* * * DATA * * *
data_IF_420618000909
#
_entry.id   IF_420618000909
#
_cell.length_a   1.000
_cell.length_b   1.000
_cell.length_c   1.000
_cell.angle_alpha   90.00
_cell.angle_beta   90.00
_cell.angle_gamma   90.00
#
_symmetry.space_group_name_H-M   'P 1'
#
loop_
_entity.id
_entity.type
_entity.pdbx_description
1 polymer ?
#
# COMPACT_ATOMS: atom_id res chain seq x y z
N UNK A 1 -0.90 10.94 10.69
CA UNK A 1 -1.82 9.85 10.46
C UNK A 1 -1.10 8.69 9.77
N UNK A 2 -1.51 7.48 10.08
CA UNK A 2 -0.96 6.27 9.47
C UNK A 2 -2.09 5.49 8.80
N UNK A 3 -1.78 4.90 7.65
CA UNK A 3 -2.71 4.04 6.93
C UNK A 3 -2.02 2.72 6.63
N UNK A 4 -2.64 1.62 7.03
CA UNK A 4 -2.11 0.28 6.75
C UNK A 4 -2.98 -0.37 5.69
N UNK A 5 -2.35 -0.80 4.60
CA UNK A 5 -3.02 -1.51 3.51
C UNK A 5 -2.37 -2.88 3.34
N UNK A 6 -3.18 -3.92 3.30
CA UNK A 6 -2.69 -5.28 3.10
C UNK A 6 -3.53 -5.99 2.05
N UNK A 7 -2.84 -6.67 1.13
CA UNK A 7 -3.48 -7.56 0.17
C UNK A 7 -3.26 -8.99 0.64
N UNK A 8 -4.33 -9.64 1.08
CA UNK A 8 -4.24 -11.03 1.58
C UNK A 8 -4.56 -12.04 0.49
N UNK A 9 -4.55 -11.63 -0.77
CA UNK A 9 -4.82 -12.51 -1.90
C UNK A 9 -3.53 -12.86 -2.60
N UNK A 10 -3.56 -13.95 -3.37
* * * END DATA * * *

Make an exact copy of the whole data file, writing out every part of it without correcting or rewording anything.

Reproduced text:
data_IF_420618000909
#
_entry.id   IF_420618000909
#
_cell.length_a   1.000
_cell.length_b   1.000
_cell.length_c   1.000
_cell.angle_alpha   90.00
_cell.angle_beta   90.00
_cell.angle_gamma   90.00
#
_symmetry.space_group_name_H-M   'P 1'
#
loop_
_entity.id
_entity.type
_entity.pdbx_description
1 polymer ?
#
# COMPACT_ATOMS: atom_id res chain seq x y z
N UNK A 1 -0.90 10.94 10.69
CA UNK A 1 -1.82 9.85 10.46
C UNK A 1 -1.10 8.69 9.77
N UNK A 2 -1.51 7.48 10.08
CA UNK A 2 -0.96 6.27 9.47
C UNK A 2 -2.09 5.49 8.80
N UNK A 3 -1.78 4.90 7.65
CA UNK A 3 -2.71 4.04 6.93
C UNK A 3 -2.02 2.72 6.63
N UNK A 4 -2.64 1.62 7.03
CA UNK A 4 -2.11 0.28 6.75
C UNK A 4 -2.98 -0.37 5.69
N UNK A 5 -2.35 -0.80 4.60
CA UNK A 5 -3.02 -1.51 3.51
C UNK A 5 -2.37 -2.88 3.34
N UNK A 6 -3.18 -3.92 3.30
CA UNK A 6 -2.69 -5.28 3.10
C UNK A 6 -3.53 -5.99 2.05
N UNK A 7 -2.84 -6.67 1.13
CA UNK A 7 -3.48 -7.56 0.17
C UNK A 7 -3.26 -8.99 0.64
N UNK A 8 -4.33 -9.64 1.08
CA UNK A 8 -4.24 -11.03 1.58
C UNK A 8 -4.56 -12.04 0.49
N UNK A 9 -4.55 -11.63 -0.77
CA UNK A 9 -4.82 -12.51 -1.90
C UNK A 9 -3.53 -12.86 -2.60
N UNK A 10 -3.56 -13.95 -3.37